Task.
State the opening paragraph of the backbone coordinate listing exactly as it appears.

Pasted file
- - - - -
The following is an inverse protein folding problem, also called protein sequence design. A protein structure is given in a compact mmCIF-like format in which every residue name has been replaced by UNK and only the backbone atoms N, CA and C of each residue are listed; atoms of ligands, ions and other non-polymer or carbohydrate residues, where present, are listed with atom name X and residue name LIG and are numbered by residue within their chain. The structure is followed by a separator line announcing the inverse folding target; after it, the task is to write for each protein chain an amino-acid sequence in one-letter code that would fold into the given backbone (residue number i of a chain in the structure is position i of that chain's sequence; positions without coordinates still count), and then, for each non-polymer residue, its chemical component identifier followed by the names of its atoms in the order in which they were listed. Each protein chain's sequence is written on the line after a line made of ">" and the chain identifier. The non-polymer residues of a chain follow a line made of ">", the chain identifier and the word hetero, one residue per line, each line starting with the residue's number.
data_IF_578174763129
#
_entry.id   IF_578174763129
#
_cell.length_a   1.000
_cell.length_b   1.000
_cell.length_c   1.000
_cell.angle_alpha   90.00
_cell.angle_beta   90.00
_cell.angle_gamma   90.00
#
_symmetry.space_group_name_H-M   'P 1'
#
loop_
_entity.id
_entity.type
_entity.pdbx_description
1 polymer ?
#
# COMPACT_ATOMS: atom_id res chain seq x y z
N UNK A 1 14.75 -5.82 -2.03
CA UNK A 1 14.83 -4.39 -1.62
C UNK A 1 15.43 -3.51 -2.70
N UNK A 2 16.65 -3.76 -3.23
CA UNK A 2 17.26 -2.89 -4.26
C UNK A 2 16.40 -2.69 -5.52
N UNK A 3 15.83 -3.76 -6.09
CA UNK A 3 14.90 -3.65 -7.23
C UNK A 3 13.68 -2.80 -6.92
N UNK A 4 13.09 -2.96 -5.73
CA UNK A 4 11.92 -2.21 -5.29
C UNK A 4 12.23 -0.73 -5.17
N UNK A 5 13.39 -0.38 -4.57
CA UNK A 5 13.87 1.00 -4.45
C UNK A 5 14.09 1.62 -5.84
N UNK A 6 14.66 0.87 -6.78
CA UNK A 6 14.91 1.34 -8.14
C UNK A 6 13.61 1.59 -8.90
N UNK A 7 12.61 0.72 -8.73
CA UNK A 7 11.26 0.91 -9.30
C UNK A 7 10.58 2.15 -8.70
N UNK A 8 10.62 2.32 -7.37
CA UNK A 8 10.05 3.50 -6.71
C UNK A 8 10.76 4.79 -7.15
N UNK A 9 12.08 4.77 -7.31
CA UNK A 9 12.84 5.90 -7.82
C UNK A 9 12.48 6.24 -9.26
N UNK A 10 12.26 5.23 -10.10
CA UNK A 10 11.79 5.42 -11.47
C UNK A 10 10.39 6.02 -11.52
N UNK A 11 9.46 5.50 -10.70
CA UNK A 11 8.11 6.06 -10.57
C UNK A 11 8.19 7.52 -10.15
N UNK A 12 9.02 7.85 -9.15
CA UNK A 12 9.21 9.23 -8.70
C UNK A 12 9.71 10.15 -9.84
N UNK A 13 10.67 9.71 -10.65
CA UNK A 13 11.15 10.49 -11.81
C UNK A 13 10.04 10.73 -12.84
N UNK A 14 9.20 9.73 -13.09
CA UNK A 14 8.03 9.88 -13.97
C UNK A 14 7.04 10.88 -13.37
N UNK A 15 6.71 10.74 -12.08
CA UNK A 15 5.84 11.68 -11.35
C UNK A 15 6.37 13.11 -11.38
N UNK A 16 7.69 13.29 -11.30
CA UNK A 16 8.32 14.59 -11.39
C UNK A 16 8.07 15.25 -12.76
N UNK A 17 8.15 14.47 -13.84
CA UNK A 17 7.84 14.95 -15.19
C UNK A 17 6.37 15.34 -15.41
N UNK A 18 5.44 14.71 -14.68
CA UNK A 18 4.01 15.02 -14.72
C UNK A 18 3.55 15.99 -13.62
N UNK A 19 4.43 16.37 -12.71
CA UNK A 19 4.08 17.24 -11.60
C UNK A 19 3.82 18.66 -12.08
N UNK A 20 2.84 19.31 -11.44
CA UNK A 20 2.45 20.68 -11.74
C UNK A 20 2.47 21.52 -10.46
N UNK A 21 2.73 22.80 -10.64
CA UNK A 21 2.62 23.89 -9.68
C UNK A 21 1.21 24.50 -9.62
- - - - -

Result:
The following is an inverse protein folding problem, also called protein sequence design. A protein structure is given in a compact mmCIF-like format in which every residue name has been replaced by UNK and only the backbone atoms N, CA and C of each residue are listed; atoms of ligands, ions and other non-polymer or carbohydrate residues, where present, are listed with atom name X and residue name LIG and are numbered by residue within their chain. The structure is followed by a separator line announcing the inverse folding target; after it, the task is to write for each protein chain an amino-acid sequence in one-letter code that would fold into the given backbone (residue number i of a chain in the structure is position i of that chain's sequence; positions without coordinates still count), and then, for each non-polymer residue, its chemical component identifier followed by the names of its atoms in the order in which they were listed. Each protein chain's sequence is written on the line after a line made of ">" and the chain identifier. The non-polymer residues of a chain follow a line made of ">", the chain identifier and the word hetero, one residue per line, each line starting with the residue's number.